Wednesday, September 17, 2008

How am I to Learn? Entering New Spaces and Unpacking Privilege

When Sept 11 happened one the things that I quickly realized is that I was basically ignorant about Middle Eastern culture, history, and the role that religion played in the conflicts that are continuously erupting.  Before that terrible day I thought that because  so much had already gone on, that it would be to cumbersome for me to wade in and educate myself about the relevant issues.  Sept 11 changed my purposeful ignorance. As much as I felt sorrow for the innocent that had died that day, I quickly realized that Muslim North Americans would quickly become a  group which would be virulently targeted.  As a body of colour who has been subject to discrimination and racism, I realized that it was my duty to learn about the issues and not hate, or be intolerant.

Slowly and with much trepidation I made my way to my local library.  I had no idea where to begin my search, but I was determined not to live in ignorance any longer. Today I am still not as informed as I would like to be about the issues, but I am educated enough not to believe the mendacious one sided commentary that regularly passes as news.  I learned about the Palestinians and discovered that yes indeed their concerns were legitimate.  I learned about the land disputes and unpacked my pre conceived ideas about Islam.  Most importantly I learned not to see the Middle East as one homogenous land mass.  Each culture has a distinct identity and history.

From there, I branched out and read the writings of feminist Middle Eastern Scholars.  I learned that viewing all Muslim women as victims was my western bias.  I began to understand that accepting the agency of women means accepting that not all women are going to make the same choices that I do.  Those choices do not need to be apologized for, they simply need to be accepted and validated as part of the human experience.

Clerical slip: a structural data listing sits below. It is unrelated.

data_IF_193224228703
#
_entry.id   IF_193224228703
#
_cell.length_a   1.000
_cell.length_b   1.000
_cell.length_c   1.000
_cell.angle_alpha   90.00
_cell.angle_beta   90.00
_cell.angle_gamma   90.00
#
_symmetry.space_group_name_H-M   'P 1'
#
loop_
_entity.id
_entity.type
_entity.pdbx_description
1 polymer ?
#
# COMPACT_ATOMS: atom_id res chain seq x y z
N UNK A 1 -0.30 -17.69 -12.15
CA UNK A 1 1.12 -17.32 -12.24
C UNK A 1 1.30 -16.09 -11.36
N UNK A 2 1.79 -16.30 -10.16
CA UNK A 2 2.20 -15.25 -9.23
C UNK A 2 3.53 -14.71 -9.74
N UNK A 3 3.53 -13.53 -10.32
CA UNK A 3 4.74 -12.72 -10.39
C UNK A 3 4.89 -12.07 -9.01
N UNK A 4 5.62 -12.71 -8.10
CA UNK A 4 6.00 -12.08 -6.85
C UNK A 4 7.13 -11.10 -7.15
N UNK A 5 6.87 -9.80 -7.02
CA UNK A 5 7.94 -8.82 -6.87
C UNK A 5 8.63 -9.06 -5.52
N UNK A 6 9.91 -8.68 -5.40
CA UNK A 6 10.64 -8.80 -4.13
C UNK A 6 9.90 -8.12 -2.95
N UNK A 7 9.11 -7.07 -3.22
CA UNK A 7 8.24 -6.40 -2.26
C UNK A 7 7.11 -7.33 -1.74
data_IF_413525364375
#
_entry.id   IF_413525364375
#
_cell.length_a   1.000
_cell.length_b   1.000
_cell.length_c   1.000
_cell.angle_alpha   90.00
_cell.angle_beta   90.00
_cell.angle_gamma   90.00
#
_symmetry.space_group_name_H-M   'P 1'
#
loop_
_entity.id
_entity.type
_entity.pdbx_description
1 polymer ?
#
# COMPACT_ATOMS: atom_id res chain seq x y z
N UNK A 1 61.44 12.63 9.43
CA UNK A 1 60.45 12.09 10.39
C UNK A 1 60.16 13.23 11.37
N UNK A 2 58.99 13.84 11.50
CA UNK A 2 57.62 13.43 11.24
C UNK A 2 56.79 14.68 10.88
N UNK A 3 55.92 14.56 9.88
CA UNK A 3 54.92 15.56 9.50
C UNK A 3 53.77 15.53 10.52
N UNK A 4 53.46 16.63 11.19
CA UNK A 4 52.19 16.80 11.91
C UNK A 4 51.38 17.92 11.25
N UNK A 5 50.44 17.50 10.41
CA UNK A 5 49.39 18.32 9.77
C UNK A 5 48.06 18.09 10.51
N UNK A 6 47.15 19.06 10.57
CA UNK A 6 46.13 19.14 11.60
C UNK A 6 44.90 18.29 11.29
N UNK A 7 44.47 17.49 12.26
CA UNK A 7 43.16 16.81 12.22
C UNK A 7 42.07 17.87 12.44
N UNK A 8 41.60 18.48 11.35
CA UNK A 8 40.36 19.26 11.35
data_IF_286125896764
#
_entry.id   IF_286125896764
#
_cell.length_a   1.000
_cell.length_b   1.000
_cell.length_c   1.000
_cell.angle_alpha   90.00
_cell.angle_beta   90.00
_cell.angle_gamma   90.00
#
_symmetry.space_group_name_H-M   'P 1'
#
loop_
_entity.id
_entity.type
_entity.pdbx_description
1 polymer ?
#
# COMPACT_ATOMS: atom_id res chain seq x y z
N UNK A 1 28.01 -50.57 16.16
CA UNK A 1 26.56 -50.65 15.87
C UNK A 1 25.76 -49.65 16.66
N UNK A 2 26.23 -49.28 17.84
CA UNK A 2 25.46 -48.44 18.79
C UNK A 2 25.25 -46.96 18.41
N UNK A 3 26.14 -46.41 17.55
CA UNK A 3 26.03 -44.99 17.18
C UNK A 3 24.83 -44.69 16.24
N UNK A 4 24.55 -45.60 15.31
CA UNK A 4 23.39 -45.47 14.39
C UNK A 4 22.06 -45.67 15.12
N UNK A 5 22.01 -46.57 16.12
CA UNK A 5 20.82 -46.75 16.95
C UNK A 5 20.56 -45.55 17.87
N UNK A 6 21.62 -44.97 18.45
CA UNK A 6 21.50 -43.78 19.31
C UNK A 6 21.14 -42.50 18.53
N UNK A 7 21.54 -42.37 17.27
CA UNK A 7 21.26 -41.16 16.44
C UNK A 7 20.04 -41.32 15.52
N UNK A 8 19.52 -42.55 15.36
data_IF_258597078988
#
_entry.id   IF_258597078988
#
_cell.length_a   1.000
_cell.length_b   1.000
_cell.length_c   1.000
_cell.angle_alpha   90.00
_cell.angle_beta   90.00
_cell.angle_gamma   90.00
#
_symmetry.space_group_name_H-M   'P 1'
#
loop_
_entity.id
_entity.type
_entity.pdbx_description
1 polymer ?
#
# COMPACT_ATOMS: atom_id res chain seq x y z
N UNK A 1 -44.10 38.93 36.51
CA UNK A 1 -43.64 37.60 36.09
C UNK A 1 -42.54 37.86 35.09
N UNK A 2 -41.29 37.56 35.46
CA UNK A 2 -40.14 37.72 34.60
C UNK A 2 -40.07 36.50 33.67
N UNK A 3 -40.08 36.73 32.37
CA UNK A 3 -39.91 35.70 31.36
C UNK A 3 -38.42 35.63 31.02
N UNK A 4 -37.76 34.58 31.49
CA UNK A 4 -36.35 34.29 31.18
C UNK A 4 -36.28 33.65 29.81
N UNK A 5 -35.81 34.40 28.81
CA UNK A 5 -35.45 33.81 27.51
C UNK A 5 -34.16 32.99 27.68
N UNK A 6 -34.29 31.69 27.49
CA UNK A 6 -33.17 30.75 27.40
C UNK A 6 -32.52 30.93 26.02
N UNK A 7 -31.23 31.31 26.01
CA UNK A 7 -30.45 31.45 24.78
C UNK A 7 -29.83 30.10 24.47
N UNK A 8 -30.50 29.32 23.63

The reason I am sharing this with you is because of a post I came across at the Bilerico Project, wherein a blogger questioned how he was to learn, if he did not ask questions of the  trans community. Presuming that you have the right to question is a privileged position.  It is not the job of a marginalized body to educate you on their life's experience.  It is not their job to inform you of the issues, facts and data that you have purposefully chosen not to explore because you previously found it irrelevant.  Of course the whine that follows that statement is, "but how am I to learn ?"

It is privilege to play the role of the helpless ignorant, when we live in the information age.  Library cards are free and  with one simple visit, a world of knowledge is instantly available.  There are documentaries, seminars and college/university classes dedicated to a myriad of subjects.  The only thing impeding your knowledge is you.  Problematize the existential situation; make the familiar strange and you will see that by truly listening as though you had never heard anything about the issue, you will learn thousands  of details.  Some will be so heartbreakingly rich in detail that you will wonder how it is that previously you had been blind to such beauty, or such evil. 

I constantly tell Destruction, my 7 year old, that life is not about the accumulation of commodities, it is about the accumulation of experiences and personal growth.  When you immediately cut yourself off from others due to privilege, laziness or ignorance not only only are you reaffirming our biased social hierarchy, you are forestalling the opportunity to grow as a person.  Life's tapestry is so beautiful, if only we could all learn to see with the eyes of a babe; and remove ourselves from the equation.